LightSquared is expected to notify the FCC today that its planned LTE network could crash critical government GPS systems if allowed to go live, and the company is expected to make suggestions on mitigating the interference.
The company was ordered by the FCC in January to test whether its hybrid satellite-terrestrial LTE network would interfere with GPS systems as a condition of its waiver to provide land-based mobile broadband service in its satellite spectrum.
LightSquared has already signed up Best Buy and Leap Wireless International as wholesale customers for its mobile broadband network. Any FCC-mandated delays in the launch of the network would be a major setback for the venture-backed company.
The company's final report, due today, will disclose the results of FCC-mandated tests measuring interference to GPS receivers.
LightSquared's network sits in spectrum directly adjacent to bandwidth used for GPS, making GPS receivers vulnerable to interference from LightSquared's transmitters.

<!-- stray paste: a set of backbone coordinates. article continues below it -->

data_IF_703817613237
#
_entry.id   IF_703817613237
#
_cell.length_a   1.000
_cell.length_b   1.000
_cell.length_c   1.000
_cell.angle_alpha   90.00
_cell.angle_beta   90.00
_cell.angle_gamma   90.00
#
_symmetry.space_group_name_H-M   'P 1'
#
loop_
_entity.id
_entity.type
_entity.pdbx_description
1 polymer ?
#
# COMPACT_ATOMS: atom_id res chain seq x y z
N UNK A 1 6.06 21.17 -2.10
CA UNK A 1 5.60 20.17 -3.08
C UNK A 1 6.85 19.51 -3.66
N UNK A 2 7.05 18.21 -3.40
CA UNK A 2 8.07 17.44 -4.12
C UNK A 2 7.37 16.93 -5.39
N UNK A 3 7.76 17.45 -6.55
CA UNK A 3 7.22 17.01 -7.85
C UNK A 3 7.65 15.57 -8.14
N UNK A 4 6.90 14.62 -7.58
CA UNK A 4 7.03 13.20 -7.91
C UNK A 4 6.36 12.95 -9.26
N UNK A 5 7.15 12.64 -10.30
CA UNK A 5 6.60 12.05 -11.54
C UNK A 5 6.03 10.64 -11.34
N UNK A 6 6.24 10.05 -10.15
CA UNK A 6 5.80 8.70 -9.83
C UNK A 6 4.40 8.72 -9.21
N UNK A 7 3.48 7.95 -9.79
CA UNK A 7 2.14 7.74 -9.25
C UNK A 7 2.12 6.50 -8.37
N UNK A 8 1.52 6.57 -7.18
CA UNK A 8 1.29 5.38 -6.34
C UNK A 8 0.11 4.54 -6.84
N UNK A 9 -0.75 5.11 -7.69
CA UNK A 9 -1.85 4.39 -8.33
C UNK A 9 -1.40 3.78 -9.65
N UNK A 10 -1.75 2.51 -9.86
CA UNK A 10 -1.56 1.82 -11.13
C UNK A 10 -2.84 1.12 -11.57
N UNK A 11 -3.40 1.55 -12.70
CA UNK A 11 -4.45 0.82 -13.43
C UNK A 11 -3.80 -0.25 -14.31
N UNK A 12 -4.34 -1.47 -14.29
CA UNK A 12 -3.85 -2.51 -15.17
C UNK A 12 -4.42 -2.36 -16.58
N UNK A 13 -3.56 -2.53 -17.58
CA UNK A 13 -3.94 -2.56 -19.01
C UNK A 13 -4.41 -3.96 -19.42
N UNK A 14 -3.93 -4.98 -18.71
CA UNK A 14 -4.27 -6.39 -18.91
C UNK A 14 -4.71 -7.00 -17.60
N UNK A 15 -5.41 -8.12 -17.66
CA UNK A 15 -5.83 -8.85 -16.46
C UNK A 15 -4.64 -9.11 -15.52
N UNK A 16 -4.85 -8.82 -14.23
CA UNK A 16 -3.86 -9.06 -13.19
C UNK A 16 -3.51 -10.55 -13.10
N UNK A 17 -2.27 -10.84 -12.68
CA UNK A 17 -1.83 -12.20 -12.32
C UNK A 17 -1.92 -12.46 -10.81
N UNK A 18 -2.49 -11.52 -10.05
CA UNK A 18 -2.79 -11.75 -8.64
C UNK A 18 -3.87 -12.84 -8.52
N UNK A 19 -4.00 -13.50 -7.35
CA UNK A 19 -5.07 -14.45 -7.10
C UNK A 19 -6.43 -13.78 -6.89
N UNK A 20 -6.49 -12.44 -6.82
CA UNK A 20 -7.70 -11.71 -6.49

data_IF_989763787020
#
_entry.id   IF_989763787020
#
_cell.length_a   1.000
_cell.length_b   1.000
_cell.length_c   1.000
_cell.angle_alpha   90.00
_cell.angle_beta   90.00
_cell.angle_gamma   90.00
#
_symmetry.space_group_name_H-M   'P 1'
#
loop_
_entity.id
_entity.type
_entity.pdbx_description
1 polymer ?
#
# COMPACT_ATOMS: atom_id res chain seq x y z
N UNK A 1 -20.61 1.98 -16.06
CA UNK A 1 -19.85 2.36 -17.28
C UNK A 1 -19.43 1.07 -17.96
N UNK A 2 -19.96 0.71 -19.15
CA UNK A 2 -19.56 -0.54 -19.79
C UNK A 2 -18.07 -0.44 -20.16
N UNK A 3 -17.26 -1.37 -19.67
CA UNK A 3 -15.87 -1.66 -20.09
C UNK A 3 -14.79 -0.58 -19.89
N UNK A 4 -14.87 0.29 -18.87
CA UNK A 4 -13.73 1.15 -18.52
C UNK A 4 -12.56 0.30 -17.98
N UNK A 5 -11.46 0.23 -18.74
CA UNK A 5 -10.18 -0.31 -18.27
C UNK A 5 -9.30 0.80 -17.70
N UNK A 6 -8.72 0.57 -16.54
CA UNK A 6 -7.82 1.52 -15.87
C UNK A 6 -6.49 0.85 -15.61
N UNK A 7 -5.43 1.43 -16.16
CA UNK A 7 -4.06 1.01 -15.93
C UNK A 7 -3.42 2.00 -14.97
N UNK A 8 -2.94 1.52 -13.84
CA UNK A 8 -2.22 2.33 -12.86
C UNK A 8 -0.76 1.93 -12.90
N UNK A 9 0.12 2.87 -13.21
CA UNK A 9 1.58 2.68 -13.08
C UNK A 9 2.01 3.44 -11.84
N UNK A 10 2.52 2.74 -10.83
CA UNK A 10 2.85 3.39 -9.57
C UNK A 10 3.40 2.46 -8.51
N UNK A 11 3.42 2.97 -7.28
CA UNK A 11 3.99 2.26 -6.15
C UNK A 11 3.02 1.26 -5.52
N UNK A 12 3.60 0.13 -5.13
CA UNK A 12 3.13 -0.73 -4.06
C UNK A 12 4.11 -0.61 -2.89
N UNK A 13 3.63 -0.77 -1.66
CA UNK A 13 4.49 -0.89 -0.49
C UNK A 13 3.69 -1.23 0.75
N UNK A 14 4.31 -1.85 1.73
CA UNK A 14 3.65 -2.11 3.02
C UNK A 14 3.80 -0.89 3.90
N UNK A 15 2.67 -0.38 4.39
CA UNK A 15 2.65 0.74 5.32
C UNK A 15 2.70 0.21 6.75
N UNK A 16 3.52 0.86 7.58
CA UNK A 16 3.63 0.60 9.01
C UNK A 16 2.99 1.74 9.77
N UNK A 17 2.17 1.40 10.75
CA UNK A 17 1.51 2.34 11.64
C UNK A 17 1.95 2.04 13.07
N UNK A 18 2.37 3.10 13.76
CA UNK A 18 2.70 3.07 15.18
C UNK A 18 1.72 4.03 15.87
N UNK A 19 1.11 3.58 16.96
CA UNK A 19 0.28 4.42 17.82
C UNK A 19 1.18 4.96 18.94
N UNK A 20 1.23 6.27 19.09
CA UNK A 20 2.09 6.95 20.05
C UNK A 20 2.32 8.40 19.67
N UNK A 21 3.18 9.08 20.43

Advance details of the tests have not been provided by LightSquared, but independent tests conducted by government agencies provide mounting evidence that the company's transmitters drown out weaker transmissions from GPS satellites, making it impossible for sensitive GPS receivers to pick up an accurate signal.
The National Space-Based PNT Advisory Board reported last week that LightSquared's network interfered with GPS receivers used by the Federal Aviation Administration (FAA), John Deere, U.S. Coast Guard, NASA and Garmin. Military-grade GPS receivers are significantly more sensitive than those used in consumer devices, making them more vulnerable to interference from LightSquared's LTE network.
The board proposed that LightSquared either deploy its network in bandwidth farther away from GPS spectrum or lower the power of its transmitters, increasing the number of base stations LightSquared would need for its network.
The board said its simulations showed that LightSquared's network, when fully deployed with 40,000 base stations, would "degrade or result in loss of GPS function (ranging, position) at standoff distances ranging from few kilometers and extending to space operations."